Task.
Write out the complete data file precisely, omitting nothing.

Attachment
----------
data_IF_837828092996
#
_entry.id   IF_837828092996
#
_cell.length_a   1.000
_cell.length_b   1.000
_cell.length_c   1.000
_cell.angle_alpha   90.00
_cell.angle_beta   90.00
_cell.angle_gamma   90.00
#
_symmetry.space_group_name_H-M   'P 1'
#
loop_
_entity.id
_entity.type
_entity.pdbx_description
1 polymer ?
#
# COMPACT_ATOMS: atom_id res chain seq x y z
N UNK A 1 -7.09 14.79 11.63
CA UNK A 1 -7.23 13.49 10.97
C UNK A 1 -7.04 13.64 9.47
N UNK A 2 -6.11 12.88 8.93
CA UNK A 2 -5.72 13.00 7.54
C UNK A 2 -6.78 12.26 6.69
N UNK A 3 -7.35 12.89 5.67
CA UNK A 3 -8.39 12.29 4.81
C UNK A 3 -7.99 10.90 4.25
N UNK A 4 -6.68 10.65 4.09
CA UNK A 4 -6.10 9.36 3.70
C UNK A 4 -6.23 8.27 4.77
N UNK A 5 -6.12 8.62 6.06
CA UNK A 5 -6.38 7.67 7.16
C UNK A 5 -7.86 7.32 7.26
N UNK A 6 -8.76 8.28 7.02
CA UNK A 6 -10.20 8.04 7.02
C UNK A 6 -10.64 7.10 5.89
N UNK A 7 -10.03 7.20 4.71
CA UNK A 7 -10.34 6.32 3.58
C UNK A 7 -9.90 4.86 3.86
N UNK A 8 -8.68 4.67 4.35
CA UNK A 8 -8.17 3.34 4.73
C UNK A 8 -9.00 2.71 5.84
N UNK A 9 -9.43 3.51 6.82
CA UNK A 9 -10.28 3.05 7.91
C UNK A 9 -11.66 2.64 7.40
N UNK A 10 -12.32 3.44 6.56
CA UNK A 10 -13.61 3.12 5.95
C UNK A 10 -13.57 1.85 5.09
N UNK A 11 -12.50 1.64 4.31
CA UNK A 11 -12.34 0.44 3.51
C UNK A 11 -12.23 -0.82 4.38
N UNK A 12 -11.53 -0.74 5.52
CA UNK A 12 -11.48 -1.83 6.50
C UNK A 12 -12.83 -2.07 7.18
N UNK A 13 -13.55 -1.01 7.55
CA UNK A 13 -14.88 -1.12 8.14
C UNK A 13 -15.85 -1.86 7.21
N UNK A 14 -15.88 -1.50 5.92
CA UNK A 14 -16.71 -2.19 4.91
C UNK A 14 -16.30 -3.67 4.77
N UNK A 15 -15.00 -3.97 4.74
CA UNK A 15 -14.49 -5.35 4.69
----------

data_IF_837828092996
#
_entry.id   IF_837828092996
#
_cell.length_a   1.000
_cell.length_b   1.000
_cell.length_c   1.000
_cell.angle_alpha   90.00
_cell.angle_beta   90.00
_cell.angle_gamma   90.00
#
_symmetry.space_group_name_H-M   'P 1'
#
loop_
_entity.id
_entity.type
_entity.pdbx_description
1 polymer ?
#
# COMPACT_ATOMS: atom_id res chain seq x y z
N UNK A 1 -7.09 14.79 11.63
CA UNK A 1 -7.23 13.49 10.97
C UNK A 1 -7.04 13.64 9.47
N UNK A 2 -6.11 12.88 8.93
CA UNK A 2 -5.72 13.00 7.54
C UNK A 2 -6.78 12.26 6.69
N UNK A 3 -7.35 12.89 5.67
CA UNK A 3 -8.39 12.29 4.81
C UNK A 3 -7.99 10.90 4.25
N UNK A 4 -6.68 10.65 4.09
CA UNK A 4 -6.10 9.36 3.70
C UNK A 4 -6.23 8.27 4.77
N UNK A 5 -6.12 8.62 6.06
CA UNK A 5 -6.38 7.67 7.16
C UNK A 5 -7.86 7.32 7.26
N UNK A 6 -8.76 8.28 7.02
CA UNK A 6 -10.20 8.04 7.02
C UNK A 6 -10.64 7.10 5.89
N UNK A 7 -10.03 7.20 4.71
CA UNK A 7 -10.34 6.32 3.58
C UNK A 7 -9.90 4.86 3.86
N UNK A 8 -8.68 4.67 4.35
CA UNK A 8 -8.17 3.34 4.73
C UNK A 8 -9.00 2.71 5.84
N UNK A 9 -9.43 3.51 6.82
CA UNK A 9 -10.28 3.05 7.91
C UNK A 9 -11.66 2.64 7.40
N UNK A 10 -12.32 3.44 6.56
CA UNK A 10 -13.61 3.12 5.95
C UNK A 10 -13.57 1.85 5.09
N UNK A 11 -12.50 1.64 4.31
CA UNK A 11 -12.34 0.44 3.51
C UNK A 11 -12.23 -0.82 4.38
N UNK A 12 -11.53 -0.74 5.52
CA UNK A 12 -11.48 -1.83 6.50
C UNK A 12 -12.83 -2.07 7.18
N UNK A 13 -13.55 -1.01 7.55
CA UNK A 13 -14.88 -1.12 8.14
C UNK A 13 -15.85 -1.86 7.21
N UNK A 14 -15.88 -1.50 5.92
CA UNK A 14 -16.71 -2.19 4.91
C UNK A 14 -16.30 -3.67 4.77
N UNK A 15 -15.00 -3.97 4.74
CA UNK A 15 -14.49 -5.35 4.69